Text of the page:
How do higher CO2 levels impact marine life?

As the concentration of carbon dioxide (CO2) in the atmosphere continues to climb, a group of researchers at Lamont-Doherty Earth Observatory are investigating how this change will impact the Earth system, with a focus on oceans and marine life.

Atmospheric CO2 exchanges with carbon dissolved in the surface ocean, depending on the relative concentrations of each. This gas exchange is similar to the process that allows ‘bubblers’ in fish tanks exchange gases for fish to thrive. As CO2 enters the surface ocean, the acidity of surface seawater generally increases, a process commonly referred to as ocean acidification.

With support from World Surf League PURE, Lamont paleoceanographer Bärbel Hönisch and postdoctoral researcher Kelsey Dyez are studying the respective effects of ocean warming and acidification on plankton collected from a global suite of sediment cores. The time period of this study covers the last ice age (characterized by colder and more alkaline seawater) and into the current warm period (warmer and more acidic seawater).

Influence on Ocean Life

Scientists are interested in what influence warming temperatures and ocean acidification may have on marine life. To test these effects on marine communities, researchers have mapped the changing composition of species across the globe and in all types of ecosystems. A group of calcifying marine plankton called foraminifera has proven particularly useful for tracing ocean changes: The group as a whole is ubiquitous in the ocean, but individual species are sensitive to specific environmental conditions. The foraminifera community consists of up to 40 different species, and past changes have been catalogued from every ocean basin and for past time periods.

The foraminifer species on the left are typical of those found in cooler waters and include Globigerina bulloides, Neogloboquadrina pachyderma and Globorotalia inflata. The foraminifer species on the right are typical of warm waters and include Globigerinoides ruber and Trilobatus sacculifer. The foraminifera are positioned on the date of a dime for scale. Photo: Kelsey Dyez
An analogy for the terrestrial environment is as follows: If you found a cliff made out of old soil and a certain layer had bones from wolves, arctic hares, and reindeer, you would infer that the climate at that time was fairly cold, given their modern preferences. On the other hand, if you found the fossil remains of alligators, parrots, and tree frogs, you would infer a warmer climate.

To date, the primary interpretations of foraminifera assemblages have focused on their sensitivity to ocean temperature, which is closely related to past climate changes. From such data, scientists have learned a great deal about how and where in the ocean the impacts of past ice ages and interglacial warm periods were felt most keenly.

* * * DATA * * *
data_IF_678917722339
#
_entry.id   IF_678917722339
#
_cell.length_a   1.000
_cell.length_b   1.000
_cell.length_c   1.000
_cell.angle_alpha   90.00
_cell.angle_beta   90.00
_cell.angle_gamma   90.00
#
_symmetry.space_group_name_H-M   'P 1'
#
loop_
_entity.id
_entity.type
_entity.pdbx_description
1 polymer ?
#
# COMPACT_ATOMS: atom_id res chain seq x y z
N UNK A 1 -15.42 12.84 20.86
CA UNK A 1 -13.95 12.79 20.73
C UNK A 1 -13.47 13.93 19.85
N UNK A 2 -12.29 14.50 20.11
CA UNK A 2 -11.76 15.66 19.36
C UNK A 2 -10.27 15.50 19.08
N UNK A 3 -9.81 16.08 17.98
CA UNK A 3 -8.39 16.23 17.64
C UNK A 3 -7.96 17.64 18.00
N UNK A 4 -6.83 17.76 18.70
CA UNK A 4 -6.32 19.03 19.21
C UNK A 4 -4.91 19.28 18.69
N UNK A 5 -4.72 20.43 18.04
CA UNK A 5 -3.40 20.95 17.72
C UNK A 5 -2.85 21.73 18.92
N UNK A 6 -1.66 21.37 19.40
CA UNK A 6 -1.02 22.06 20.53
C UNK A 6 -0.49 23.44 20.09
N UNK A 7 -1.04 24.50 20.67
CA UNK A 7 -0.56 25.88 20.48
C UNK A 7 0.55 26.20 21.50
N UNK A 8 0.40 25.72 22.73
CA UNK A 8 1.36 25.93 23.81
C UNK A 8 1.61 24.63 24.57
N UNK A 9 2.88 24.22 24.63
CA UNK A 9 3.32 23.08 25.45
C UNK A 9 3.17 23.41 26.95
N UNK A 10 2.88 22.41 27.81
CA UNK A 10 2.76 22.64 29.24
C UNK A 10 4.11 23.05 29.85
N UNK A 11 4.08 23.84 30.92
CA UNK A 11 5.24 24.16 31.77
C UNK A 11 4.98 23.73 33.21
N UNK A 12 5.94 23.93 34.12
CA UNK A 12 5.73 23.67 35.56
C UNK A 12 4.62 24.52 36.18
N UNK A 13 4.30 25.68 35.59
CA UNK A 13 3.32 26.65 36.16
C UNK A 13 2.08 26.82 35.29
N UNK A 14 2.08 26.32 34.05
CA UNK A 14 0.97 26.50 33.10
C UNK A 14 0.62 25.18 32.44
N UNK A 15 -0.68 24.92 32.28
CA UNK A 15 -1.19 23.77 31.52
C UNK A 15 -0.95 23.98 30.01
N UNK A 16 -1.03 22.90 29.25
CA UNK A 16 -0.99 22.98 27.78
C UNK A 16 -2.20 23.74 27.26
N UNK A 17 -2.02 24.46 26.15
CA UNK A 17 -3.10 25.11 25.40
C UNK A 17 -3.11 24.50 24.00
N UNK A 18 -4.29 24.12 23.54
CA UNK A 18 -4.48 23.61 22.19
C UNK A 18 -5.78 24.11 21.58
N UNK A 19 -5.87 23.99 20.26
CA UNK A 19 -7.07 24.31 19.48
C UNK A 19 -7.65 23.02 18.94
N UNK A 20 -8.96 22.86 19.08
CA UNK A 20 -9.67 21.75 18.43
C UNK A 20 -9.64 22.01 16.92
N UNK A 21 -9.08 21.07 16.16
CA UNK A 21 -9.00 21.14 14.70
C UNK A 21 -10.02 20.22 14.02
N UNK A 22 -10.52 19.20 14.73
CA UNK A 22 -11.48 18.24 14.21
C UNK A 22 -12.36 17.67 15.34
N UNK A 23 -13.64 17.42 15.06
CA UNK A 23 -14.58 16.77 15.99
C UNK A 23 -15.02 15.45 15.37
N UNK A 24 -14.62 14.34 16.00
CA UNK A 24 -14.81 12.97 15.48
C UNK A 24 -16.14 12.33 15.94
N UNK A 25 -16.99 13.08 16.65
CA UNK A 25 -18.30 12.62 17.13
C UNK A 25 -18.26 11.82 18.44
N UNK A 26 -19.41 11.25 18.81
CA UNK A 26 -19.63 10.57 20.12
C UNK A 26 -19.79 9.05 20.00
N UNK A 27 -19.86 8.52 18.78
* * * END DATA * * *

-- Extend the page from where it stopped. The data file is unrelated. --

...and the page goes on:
However, because surface ocean acidification and warming went hand in hand at the end of ice ages, part of the observed changes in foraminifera assemblage may have been caused by ocean acidification. To decipher whether and which of these two parameters affects foraminifera growth more than the other, Hönisch and Dyez aim to quantify the respective assemblage response to ocean warming and acidification. To do so, they leverage the vast database of foraminifera assemblages with geochemical reconstructions of past ocean temperature and seawater acidity from a wide range of locations in the ocean.

Since the start of the project, Dyez (with the help of Columbia University undergraduate student Hailey Riechelson) has selected, obtained, and washed samples from twelve sediment cores from tropical to polar latitudes, which contain material from the last glacial maximum (the most extreme portion of the last ice age) and from the more recent warm interval.

The samples are currently being analyzed for their boron isotopic composition (a seawater acidity indicator), their Mg/Ca ratio (a temperature indicator) and their radiocarbon and oxygen isotopic composition (as time markers). As the climate warmed from the last ice age to the present, the plankton’s geochemical composition also changed in response to environmental changes in the seawater.

Data collected to date indicate that while some of the core sites reflect both warming and acidification into our current warm period, some core sites located in upwelling areas — places where cold, nutrient-rich waters from the deep ocean rise to the surface — show little variation in acidity but large changes in temperature and foraminiferal species composition. If this trend is corroborated in further analyses, it would suggest that warming is more important for ecosystem changes than acidification, at least over the slow rate of acidification and warming from the last ice age to the preindustrial.

Carbon Pathways Through the Ocean

Ocean acidity can also be a signal of where carbon is entering and exiting the surface ocean. By estimating surface ocean acidity of past time periods, these geochemical data will also help the scientists map carbon dioxide as it enters and exits the ocean surface.

Today, the ocean is a net sink of carbon dioxide from the atmosphere; nearly one quarter of anthropogenic carbon emitted into the atmosphere has already been dissolved in the surface ocean. As surface ocean acidity is being mapped for the last ice age with geochemical data, scientists may discover more precisely how and where carbon was released from the ocean to the atmosphere at the end of the most recent ice age.

Kelsey Dyez, Columbia University News, 28 March 2017. Article.

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